Low numbers, high numbers, still inaction.

On a very recent article by CNN, president of Sudan al-Bashir is quoted as saying that less than 10,000 people have died and less than 500,000 have been displaced by the five-year crisis in the region of Darfur. Reading this, it makes me want to burst out laughing, but what stops me is knowing that, just a month ago, newly displaced Darfuris were running to the border with Chad—injured people, raped women, horrified children—after seeing their villages destroyed in the exact same way over 90% of the villages in Darfur have been destroyed. al-Bashir numbers are ridiculous, but what is worse is that our leaders know the real numbers, and still there is inaction. There are close to one-quarter of a million displaced Darfuri in Chad alone, with millions more inside of Darfur. Hundreds of thousands have died. Those numbers don’t get close to describing the horrors that the world has allowed the real individuals, the real faces behind the numbers, to experience over the last five years.

The i-ACT team is now back in the safety of the United States. The “excitement” we experienced in the capital of Chad is not something we’d like to go through again, but we know we have to go back. The people of the camps are counting on you and us to stand with them. We were so lucky to have as our first Camp Darfur host a group from Hawaii. After dodging bullets in N’Djamena, Hawaii was a beautiful change of pace. Thank you to all in the islands—Leanne, Shahrzad, Pam, Joshua, and many more—for being so passionate about getting your community actively involved. I am proud to have you now as friends.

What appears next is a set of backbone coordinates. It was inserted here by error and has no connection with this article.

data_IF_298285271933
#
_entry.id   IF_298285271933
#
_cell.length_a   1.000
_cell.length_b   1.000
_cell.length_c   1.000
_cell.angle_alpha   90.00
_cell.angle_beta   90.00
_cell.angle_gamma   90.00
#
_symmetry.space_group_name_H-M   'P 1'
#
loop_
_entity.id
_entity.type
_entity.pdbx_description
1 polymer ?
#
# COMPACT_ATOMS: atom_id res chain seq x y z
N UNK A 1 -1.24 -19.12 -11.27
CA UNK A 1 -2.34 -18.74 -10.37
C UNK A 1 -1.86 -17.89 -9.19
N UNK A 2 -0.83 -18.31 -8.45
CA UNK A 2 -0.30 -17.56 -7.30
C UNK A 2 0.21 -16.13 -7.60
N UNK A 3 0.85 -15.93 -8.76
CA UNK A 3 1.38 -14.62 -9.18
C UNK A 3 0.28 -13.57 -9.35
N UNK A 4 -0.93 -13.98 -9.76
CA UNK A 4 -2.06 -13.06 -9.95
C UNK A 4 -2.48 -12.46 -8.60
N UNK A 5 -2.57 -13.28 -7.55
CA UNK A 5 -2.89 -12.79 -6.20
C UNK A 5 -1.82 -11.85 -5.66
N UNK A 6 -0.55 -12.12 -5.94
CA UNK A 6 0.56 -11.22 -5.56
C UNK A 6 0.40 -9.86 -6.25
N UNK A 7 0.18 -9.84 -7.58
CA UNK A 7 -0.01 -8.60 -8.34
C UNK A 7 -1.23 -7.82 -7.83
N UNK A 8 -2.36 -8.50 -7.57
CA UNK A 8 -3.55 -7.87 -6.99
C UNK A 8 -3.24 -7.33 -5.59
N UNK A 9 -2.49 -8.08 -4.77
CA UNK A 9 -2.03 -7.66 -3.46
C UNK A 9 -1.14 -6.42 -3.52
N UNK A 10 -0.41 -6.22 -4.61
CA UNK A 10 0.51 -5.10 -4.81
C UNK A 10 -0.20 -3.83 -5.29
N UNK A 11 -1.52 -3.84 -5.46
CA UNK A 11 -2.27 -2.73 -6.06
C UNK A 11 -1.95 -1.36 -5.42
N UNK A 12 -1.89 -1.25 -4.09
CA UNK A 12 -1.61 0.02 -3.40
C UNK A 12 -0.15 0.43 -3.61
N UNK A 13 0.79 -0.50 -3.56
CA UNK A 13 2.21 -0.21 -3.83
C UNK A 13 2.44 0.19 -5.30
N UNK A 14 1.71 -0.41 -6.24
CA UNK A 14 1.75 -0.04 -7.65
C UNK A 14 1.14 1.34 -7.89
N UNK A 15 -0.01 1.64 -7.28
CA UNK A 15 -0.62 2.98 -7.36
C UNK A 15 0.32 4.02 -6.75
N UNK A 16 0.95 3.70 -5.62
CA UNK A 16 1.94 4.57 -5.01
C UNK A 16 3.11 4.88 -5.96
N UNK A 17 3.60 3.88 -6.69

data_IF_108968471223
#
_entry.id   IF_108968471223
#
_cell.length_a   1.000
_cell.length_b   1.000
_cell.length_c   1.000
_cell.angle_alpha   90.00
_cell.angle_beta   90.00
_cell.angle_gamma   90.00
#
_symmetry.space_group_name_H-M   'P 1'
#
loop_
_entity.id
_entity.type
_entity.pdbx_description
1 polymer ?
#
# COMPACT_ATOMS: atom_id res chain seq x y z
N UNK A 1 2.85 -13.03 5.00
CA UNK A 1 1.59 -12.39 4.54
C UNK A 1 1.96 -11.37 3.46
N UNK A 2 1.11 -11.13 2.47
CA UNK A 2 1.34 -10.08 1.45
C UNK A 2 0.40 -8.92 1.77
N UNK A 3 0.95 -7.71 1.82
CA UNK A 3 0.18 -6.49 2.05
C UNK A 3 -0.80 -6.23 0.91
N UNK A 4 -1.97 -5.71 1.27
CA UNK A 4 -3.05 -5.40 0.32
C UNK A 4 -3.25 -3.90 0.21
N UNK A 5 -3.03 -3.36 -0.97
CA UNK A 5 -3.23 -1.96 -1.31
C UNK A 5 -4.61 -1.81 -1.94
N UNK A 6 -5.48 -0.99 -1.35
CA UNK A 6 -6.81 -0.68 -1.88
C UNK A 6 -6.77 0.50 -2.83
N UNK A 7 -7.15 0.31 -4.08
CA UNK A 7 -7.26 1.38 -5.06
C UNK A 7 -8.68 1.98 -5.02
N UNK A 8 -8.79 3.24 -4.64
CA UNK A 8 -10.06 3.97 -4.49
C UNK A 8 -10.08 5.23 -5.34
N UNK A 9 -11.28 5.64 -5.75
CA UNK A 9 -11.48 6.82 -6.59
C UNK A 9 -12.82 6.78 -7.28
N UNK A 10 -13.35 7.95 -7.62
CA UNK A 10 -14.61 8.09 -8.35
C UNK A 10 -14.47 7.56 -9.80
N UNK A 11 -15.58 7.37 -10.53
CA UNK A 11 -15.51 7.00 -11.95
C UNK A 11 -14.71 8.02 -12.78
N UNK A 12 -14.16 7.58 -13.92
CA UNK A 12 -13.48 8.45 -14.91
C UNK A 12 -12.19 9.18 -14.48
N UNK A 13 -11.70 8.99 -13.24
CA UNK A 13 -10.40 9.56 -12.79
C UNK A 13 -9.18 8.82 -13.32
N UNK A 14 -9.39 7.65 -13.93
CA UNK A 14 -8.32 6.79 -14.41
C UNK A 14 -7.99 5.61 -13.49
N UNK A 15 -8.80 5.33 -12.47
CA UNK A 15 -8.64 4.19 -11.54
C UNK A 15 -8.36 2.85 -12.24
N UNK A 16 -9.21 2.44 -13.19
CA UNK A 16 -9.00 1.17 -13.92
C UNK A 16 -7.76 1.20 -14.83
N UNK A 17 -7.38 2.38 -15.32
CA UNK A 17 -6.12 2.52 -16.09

Urgency.We need to act with urgency! People will die in Darfur today. Women and girls will be raped in Darfur today. Children will be living in the middle of the Darfur desert with no home today. They will be victims, not because of what they have done but because of who they are.Let’s keep the pressure on our leaders. Please sign the Legacy Letter to President Bush. He still has a chance to change his legacy, from allowing genocide to standing up against genocide.

Let me know how we can do more, and please stay a part of our small community that will not give up until our friends are back in their homes, living a peaceful and dignified life.

Paz,
Gabriel

Gabriel co-founded Stop Genocide Now in 2005, which gave birth to i-ACT in 2009.

He became involved in the situation in Darfur out of a sense of personal responsibility. He believes the power of community and compassion, combined with personal empowerment, can bring about meaningful change.

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